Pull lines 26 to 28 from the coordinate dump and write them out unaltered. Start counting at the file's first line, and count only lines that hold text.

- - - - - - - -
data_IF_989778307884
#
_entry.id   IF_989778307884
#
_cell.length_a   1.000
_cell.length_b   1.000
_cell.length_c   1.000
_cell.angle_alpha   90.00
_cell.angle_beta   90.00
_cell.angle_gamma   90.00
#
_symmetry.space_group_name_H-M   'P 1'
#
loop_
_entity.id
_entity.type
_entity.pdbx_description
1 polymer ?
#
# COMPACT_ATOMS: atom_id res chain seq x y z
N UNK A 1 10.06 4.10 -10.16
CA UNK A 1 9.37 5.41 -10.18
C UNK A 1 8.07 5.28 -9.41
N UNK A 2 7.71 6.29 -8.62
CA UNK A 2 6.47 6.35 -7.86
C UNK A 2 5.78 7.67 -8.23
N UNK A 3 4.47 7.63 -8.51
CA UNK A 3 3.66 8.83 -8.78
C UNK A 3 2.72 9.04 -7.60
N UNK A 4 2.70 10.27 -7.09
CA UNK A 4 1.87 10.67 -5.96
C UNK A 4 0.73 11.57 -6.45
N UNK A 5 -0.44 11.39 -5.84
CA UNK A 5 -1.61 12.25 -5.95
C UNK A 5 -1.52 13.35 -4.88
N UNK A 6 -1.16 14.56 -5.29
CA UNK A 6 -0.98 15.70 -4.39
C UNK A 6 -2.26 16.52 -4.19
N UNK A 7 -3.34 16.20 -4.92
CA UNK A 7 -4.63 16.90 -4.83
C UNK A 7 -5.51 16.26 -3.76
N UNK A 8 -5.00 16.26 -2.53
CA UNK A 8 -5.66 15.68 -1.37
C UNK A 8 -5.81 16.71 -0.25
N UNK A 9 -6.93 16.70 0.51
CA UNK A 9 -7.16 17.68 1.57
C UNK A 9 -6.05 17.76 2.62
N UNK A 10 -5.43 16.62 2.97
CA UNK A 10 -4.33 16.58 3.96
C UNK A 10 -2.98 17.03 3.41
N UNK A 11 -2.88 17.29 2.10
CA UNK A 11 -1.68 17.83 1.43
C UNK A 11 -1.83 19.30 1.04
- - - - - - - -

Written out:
C UNK A 2 5.78 7.67 -8.23
N UNK A 3 4.47 7.63 -8.51
CA UNK A 3 3.66 8.83 -8.78